I’m not exactly sure what the “most thrilling wonderful places” the Hiles would have missed that night were that could top their Royal Gorge experience. After leaving Reno they passed through Sacramento in the early hours of Sunday morning. Now, the space along the UP tracks between Reno and Sacramento is nice. There is also a lot of history to be recalled, so much so that the California State Railroad Museum regularly provides docents on the trains to tell the colorful story of the construction of the railroad through the Sierras, and Old Town Sacramento is also a great place to visit, although one has to remember it wasn’t as “Old” in 1919 as it is now.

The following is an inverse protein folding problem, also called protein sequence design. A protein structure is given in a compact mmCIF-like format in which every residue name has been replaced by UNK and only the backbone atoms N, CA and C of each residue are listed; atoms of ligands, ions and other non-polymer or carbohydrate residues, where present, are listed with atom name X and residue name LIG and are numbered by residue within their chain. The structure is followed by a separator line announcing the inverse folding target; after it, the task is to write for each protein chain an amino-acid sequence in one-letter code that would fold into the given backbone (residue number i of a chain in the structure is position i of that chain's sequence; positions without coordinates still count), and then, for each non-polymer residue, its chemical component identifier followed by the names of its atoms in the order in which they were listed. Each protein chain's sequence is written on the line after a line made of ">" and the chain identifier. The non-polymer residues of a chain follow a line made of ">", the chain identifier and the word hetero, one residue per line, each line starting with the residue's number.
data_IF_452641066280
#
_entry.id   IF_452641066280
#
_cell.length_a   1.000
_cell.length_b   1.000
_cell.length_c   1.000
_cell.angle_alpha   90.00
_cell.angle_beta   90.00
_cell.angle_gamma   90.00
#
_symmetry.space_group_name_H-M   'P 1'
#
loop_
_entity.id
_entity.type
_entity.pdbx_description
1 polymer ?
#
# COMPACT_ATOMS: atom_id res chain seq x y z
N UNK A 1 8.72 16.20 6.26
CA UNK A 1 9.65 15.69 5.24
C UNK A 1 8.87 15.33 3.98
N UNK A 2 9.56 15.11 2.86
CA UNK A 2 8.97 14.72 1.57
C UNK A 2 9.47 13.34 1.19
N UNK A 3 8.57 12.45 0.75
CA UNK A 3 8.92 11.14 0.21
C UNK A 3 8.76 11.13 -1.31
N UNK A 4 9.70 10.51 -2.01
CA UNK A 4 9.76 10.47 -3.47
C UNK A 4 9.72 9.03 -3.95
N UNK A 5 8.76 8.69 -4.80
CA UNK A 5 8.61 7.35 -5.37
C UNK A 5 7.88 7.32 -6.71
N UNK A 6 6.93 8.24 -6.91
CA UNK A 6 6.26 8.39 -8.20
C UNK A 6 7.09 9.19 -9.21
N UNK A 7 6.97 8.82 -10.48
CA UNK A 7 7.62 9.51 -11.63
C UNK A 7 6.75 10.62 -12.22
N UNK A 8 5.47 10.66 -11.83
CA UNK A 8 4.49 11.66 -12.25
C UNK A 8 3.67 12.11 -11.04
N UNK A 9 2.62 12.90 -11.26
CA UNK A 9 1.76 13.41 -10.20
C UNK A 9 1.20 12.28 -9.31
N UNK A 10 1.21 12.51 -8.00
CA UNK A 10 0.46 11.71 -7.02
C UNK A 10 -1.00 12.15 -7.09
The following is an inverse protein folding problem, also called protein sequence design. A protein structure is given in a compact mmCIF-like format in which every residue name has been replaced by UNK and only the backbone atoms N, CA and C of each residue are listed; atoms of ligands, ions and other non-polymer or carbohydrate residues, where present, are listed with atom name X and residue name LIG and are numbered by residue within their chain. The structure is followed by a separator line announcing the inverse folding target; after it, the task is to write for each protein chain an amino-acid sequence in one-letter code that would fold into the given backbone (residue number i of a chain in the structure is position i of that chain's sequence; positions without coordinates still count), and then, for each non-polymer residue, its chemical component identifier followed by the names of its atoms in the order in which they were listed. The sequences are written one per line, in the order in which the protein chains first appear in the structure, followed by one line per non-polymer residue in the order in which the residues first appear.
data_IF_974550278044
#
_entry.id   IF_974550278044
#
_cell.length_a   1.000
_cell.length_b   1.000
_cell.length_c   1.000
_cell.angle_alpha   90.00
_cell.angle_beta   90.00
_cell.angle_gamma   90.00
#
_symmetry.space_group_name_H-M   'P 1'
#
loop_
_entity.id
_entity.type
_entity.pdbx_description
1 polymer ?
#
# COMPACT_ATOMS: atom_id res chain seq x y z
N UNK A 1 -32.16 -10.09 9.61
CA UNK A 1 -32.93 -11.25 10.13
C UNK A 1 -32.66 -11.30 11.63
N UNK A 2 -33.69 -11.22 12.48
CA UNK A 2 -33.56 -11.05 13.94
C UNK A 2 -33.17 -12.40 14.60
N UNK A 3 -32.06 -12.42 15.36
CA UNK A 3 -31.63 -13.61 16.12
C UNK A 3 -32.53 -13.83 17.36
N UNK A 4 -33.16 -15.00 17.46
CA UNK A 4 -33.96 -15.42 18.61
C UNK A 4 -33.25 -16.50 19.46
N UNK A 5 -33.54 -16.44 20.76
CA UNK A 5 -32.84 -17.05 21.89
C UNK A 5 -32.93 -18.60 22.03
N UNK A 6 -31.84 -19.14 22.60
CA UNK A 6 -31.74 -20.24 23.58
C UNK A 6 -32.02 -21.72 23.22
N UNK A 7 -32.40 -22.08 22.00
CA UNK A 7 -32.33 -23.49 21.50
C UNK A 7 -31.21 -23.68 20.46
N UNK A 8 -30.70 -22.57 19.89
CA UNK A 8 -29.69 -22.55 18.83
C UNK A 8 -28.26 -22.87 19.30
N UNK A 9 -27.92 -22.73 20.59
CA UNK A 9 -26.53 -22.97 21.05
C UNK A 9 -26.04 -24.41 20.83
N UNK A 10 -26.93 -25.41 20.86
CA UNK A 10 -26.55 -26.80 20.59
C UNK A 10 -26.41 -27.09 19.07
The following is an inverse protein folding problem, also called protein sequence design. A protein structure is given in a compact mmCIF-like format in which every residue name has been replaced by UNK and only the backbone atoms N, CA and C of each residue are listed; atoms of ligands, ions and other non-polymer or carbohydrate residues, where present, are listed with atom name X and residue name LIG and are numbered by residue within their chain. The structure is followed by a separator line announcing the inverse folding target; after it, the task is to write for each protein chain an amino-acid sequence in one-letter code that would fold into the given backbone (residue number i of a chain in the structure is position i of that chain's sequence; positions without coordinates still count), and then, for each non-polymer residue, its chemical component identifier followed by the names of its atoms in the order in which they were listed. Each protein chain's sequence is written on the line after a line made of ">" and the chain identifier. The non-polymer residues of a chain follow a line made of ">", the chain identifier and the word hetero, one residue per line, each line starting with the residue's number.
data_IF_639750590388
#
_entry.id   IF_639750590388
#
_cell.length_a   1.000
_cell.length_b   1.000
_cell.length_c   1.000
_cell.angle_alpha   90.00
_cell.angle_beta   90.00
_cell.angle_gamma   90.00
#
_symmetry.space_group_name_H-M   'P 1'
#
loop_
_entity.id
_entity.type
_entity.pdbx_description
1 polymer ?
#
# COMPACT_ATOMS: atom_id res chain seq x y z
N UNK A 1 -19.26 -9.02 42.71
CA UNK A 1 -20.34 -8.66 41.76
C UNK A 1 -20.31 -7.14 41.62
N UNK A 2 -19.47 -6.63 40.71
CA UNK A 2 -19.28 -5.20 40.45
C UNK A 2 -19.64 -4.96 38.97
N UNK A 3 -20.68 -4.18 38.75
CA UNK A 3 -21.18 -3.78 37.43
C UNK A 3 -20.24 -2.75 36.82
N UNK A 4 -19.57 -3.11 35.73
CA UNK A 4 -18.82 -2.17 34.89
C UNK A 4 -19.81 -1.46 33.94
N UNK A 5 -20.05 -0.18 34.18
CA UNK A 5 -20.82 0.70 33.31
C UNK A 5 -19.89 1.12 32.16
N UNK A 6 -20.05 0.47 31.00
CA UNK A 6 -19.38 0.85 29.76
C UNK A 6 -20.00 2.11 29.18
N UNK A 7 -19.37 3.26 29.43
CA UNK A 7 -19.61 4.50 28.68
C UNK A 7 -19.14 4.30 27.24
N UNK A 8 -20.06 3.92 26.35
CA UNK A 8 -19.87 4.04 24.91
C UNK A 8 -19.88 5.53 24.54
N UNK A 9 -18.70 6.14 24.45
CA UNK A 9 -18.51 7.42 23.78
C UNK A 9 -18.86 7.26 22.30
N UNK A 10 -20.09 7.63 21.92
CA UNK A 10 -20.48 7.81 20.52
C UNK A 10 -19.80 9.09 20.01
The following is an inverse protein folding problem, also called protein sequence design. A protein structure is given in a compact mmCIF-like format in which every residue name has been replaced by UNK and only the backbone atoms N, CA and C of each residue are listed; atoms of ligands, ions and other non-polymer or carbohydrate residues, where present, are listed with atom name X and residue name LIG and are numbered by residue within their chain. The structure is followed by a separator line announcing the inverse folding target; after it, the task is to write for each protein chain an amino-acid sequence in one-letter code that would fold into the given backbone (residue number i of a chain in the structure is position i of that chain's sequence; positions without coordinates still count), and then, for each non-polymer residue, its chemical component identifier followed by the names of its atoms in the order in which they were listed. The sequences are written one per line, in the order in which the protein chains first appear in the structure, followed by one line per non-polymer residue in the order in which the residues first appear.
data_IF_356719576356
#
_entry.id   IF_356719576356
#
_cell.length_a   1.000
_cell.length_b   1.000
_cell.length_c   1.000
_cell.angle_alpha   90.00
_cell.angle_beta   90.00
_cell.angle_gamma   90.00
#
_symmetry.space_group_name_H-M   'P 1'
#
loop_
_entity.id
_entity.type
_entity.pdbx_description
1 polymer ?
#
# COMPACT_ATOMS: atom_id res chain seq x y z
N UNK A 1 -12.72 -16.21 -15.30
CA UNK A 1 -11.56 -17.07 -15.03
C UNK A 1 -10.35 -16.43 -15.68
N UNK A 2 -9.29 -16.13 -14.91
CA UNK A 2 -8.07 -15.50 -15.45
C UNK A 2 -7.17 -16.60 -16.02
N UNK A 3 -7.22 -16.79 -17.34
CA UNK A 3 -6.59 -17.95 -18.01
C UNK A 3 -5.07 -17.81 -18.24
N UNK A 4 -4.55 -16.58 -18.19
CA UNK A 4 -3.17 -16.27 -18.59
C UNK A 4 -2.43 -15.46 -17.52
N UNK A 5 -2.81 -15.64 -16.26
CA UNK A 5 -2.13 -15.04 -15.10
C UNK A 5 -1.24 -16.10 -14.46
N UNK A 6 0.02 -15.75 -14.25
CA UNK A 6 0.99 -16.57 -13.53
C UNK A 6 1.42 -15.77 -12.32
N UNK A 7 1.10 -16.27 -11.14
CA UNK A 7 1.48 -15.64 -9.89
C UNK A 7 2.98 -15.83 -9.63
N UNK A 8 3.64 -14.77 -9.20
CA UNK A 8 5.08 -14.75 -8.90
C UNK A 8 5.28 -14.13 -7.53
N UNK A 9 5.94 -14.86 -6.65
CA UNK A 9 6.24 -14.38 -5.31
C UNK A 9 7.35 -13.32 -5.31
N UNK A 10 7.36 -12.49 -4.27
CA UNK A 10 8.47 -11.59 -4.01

But I wasn’t quite prepared for what happened next.
As I sit here at my desk in Martinez, California, Port Costa is exactly 7.4 miles away, and that’s having to go out on to Highway 4, take the McEwen Road exit, and then double back down to the water’s edge; it was much shorter before a landslide caused by the Loma Prieta earthquake of 1989 closed Carquinez Scenic Drive, the connector road known to locals, for obvious reasons if you’ve ever been there, as Snake Road.
Seeing how close the Hiles came to my home, albeit more than a century ago, was quite a jarring experience and it allowed me to journey back in time and to feel as if I were truly a part of the Westward Bound journey. Little did I know, it was about to happen again …